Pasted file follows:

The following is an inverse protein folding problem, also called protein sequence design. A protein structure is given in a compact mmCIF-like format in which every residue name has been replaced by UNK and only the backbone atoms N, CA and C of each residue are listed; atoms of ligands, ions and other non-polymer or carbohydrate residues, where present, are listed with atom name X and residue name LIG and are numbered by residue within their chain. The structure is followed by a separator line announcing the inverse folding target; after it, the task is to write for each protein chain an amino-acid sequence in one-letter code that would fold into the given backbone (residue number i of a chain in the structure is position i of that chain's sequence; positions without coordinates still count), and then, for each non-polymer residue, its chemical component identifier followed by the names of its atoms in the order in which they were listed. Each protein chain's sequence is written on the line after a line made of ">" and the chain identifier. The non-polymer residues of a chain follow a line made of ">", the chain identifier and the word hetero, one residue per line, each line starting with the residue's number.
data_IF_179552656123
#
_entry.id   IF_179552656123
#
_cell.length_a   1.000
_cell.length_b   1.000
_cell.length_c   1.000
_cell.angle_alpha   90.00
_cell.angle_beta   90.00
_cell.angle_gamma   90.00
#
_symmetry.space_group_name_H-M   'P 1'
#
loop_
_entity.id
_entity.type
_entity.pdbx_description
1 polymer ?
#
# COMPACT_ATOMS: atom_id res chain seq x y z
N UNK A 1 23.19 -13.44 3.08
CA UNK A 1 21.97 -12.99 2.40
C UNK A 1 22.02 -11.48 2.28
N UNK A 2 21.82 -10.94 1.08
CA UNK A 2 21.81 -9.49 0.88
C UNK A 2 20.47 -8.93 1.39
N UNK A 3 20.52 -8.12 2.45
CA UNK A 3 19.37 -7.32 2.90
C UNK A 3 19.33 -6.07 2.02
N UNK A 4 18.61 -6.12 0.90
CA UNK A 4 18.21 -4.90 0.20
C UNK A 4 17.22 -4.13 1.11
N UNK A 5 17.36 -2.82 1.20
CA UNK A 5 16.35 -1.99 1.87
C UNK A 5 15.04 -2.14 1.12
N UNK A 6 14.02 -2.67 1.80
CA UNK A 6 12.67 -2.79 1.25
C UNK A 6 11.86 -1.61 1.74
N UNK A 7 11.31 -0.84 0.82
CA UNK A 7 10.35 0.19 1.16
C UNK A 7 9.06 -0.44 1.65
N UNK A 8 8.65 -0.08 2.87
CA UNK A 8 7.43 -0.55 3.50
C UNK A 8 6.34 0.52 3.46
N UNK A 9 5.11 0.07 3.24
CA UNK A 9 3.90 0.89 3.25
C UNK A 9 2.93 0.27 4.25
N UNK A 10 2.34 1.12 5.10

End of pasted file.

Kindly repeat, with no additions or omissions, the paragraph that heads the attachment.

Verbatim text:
The following is an inverse protein folding problem, also called protein sequence design. A protein structure is given in a compact mmCIF-like format in which every residue name has been replaced by UNK and only the backbone atoms N, CA and C of each residue are listed; atoms of ligands, ions and other non-polymer or carbohydrate residues, where present, are listed with atom name X and residue name LIG and are numbered by residue within their chain. The structure is followed by a separator line announcing the inverse folding target; after it, the task is to write for each protein chain an amino-acid sequence in one-letter code that would fold into the given backbone (residue number i of a chain in the structure is position i of that chain's sequence; positions without coordinates still count), and then, for each non-polymer residue, its chemical component identifier followed by the names of its atoms in the order in which they were listed. Each protein chain's sequence is written on the line after a line made of ">" and the chain identifier. The non-polymer residues of a chain follow a line made of ">", the chain identifier and the word hetero, one residue per line, each line starting with the residue's number.